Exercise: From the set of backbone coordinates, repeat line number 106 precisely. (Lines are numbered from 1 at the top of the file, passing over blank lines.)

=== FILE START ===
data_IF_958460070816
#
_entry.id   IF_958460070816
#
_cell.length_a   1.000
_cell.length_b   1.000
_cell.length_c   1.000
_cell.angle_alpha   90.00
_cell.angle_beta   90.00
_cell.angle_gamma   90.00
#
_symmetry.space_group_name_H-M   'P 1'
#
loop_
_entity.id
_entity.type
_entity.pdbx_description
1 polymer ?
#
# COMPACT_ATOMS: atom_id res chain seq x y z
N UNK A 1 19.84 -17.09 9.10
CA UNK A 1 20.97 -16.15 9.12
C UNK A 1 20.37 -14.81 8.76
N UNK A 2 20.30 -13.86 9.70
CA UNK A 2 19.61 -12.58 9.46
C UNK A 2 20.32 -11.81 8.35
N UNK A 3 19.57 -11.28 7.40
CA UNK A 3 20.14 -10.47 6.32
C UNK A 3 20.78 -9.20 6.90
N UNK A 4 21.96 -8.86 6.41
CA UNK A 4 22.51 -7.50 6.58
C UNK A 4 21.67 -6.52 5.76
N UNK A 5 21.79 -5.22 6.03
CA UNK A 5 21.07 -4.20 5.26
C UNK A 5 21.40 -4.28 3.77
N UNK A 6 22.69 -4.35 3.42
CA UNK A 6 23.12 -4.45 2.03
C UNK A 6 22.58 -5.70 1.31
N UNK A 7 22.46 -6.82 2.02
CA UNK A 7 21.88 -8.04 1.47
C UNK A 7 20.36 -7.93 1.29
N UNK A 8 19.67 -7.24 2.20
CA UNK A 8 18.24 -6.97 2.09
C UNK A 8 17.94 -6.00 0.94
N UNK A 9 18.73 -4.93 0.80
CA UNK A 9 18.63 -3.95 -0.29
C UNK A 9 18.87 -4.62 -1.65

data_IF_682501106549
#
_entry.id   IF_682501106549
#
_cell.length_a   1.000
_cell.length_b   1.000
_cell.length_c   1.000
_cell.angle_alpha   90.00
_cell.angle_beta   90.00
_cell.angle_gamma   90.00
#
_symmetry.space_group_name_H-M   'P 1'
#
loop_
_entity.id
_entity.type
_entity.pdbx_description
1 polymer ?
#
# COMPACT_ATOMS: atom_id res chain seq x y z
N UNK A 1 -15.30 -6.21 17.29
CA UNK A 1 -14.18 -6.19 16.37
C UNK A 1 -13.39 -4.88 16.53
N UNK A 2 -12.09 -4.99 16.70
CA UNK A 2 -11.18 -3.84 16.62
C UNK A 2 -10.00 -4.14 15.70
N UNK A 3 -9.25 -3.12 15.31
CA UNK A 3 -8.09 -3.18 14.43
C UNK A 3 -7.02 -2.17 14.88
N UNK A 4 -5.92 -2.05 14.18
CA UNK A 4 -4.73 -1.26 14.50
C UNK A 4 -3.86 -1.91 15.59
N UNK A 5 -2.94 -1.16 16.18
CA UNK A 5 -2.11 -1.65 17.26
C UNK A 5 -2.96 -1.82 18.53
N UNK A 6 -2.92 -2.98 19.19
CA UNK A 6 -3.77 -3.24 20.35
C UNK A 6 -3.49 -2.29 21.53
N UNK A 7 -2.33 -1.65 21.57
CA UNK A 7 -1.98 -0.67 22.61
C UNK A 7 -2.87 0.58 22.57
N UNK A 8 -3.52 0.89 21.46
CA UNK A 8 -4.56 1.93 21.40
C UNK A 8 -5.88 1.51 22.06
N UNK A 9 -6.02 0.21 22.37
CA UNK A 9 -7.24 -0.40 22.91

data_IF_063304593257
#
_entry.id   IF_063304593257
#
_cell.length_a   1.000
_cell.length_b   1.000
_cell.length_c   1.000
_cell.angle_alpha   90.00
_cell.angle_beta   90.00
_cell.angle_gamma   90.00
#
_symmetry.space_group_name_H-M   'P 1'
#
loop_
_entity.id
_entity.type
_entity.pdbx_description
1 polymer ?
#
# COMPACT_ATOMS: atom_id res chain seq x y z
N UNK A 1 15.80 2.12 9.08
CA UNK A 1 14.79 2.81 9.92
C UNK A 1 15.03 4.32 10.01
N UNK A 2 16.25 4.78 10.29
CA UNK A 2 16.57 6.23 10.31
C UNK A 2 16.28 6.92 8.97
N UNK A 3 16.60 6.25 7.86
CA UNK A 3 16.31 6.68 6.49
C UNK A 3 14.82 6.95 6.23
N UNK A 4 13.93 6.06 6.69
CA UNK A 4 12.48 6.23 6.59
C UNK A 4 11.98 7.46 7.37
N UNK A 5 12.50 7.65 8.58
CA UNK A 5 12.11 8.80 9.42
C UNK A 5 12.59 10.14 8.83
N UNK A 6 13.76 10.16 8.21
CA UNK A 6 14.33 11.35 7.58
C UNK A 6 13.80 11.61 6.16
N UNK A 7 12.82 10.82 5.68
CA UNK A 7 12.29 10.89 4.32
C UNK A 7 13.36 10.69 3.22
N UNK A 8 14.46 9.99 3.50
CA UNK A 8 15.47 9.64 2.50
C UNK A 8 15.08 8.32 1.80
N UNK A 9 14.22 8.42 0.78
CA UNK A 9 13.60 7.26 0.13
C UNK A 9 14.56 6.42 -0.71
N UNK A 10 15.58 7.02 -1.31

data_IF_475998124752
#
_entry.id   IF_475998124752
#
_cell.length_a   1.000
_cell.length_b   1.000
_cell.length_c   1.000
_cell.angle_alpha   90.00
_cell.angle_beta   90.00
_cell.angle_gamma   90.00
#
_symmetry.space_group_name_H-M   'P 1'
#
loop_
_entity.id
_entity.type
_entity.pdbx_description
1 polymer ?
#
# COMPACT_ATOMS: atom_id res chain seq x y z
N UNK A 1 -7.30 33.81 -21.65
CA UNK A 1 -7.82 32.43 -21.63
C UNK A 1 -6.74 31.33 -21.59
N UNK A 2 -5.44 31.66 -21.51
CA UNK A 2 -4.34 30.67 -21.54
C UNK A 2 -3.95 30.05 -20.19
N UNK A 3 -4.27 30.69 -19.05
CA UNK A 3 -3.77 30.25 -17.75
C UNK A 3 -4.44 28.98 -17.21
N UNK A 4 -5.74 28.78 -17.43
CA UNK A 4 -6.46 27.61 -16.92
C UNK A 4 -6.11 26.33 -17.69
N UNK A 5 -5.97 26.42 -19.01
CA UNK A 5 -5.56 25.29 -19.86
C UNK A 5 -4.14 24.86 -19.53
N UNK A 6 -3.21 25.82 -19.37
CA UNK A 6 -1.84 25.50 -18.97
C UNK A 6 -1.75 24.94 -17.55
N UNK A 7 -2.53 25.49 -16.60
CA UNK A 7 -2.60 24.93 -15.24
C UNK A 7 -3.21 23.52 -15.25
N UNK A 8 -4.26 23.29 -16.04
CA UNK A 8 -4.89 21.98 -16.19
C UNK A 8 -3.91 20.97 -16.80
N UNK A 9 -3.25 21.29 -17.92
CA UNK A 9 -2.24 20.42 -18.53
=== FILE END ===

#